CS 2dr Rear-wheel Drive Coupe
2019 BMW M4

2019 M4 Photos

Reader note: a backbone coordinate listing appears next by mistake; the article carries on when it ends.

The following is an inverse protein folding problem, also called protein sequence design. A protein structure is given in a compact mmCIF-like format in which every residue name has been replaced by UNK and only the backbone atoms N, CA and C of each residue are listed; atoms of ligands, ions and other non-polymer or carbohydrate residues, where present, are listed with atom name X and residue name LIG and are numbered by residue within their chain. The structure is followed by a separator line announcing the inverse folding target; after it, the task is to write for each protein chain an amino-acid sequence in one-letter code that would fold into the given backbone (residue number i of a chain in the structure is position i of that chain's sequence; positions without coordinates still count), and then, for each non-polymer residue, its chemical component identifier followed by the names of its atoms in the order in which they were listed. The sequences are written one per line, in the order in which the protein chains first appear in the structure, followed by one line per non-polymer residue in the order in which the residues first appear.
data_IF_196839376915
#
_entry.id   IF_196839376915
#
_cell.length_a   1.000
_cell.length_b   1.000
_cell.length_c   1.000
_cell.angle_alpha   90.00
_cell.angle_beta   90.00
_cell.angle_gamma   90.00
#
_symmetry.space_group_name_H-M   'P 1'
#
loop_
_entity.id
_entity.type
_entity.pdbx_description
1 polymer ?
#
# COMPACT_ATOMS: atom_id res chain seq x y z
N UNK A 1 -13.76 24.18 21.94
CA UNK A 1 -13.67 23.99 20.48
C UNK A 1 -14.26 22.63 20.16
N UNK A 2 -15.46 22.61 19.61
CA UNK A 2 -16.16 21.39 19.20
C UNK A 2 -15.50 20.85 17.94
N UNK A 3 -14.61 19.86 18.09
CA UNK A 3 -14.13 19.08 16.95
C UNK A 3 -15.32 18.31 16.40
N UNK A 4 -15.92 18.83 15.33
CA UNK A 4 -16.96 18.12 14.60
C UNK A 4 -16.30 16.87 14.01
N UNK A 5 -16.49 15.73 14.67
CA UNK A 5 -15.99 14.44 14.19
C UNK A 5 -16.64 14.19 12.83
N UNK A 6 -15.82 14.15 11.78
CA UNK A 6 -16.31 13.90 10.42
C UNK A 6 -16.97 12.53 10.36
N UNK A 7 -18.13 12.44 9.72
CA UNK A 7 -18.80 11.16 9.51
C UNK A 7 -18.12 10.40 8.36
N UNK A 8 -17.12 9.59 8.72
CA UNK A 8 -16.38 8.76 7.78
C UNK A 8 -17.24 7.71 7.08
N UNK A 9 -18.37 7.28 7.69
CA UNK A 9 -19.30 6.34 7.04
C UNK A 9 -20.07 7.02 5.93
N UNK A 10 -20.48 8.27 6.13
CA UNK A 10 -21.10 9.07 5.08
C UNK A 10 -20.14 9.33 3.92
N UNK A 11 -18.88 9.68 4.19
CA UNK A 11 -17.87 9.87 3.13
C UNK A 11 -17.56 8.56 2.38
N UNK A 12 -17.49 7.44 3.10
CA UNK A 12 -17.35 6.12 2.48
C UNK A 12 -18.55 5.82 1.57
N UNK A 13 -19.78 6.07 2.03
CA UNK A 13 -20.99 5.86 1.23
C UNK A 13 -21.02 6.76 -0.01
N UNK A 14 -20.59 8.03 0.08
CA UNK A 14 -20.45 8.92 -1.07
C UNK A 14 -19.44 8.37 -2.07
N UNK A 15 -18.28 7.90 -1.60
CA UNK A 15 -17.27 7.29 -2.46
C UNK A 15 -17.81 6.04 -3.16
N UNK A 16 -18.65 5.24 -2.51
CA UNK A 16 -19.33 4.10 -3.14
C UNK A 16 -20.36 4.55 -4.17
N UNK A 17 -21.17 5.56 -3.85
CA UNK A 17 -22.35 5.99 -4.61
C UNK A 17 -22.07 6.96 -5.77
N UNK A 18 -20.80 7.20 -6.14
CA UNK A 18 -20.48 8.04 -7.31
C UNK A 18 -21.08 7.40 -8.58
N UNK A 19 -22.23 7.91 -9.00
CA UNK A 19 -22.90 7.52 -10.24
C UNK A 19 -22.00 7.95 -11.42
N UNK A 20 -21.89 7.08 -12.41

BMW felt it needed a ‘tweener car in the M4 lineup as this generation closes in on its lifecycle. The M4 GTS served as the ultimate track car, while the M4 Competition was only slightly warmer than the regular M4. This M4 CS ended up being the car made to find the middle, and it looks spectacular. BMW snagged the rear diffuser and taillights from the GTS, then added an exposed carbon fiber gurney flap and front splitter to boot. The heavily sculpted hood makes the front end an intimidating sight to behold, and it’s hiding a little something extra underneath. There’s an additional 10 horsepower and 36 pound-feet of torque on tap over top of the M4 Competition, bringing the total to 454 horses and 442 pound-feet from BMW’s 3.0-liter twin-turbocharged inline-six. The only transmission available is the seven-speed dual-clutch, shifting its way to 60 mph in just 3.9 seconds. No suspension changes were made compared to the M4 Competition, but you do get a more aggressive wheel and tire package. Michelin Pilot Sport Cup 2 tires wrap 19-inch wheels up front and 20-inch rollers in rear. Many compromises have been made throughout the car in the pursuit of reducing weight — it weighs 65 pounds less than an M4 Competition with the dual-clutch transmission. You get lightweight door panels made of compacted natural fibers, pull straps for door handles and you also lose the center armrest. However, the rear seats stay in. Both the hood and roof are made of carbon fiber to drop even more poundage. All this costs plenty more than a regular M4, with our tester coming in at $112,795 after options. Editor-in-Chief Greg Migliore: We try to pick one element of the car we’re testing when writing Drivers’ Notes. For me, the entirety of the M4 stood out. All of the elements work together to create a sports coupe that looks and feels special. The steering, the inline six engine, the tight suspension — everything is in place. They aren’t all perfect, and some things, like this CS edition, are not worth the money, in my opinion. I’ll let my colleagues dissect them. But taken as a whole, the M4 is very good. The M2 is purer, but the M4 feels right-sized for most circumstances not involving a track. I had a good time in my night in the M4. That’s the idea.  [slideshow id='2174819'] Assistant Editor Zac Palmer: Loving the BMW M4 CS from the exterior is an easy thing to do. I know I was instantly won over as I walked up to the San Marino Blue CS sitting in the Autoblog garage. BMW doesn’t hide what this car is about. The bulging hood, low carbon fiber splitter and gold brake calipers hovering over carbon ceramic brake discs make sure of that. I’m less convinced upon stepping into the cabin, though. Porsche-like door strap pulls replace actual door handles. “Compacted natural fibers” replace actual pieces of trim. They’ve gone and ripped the …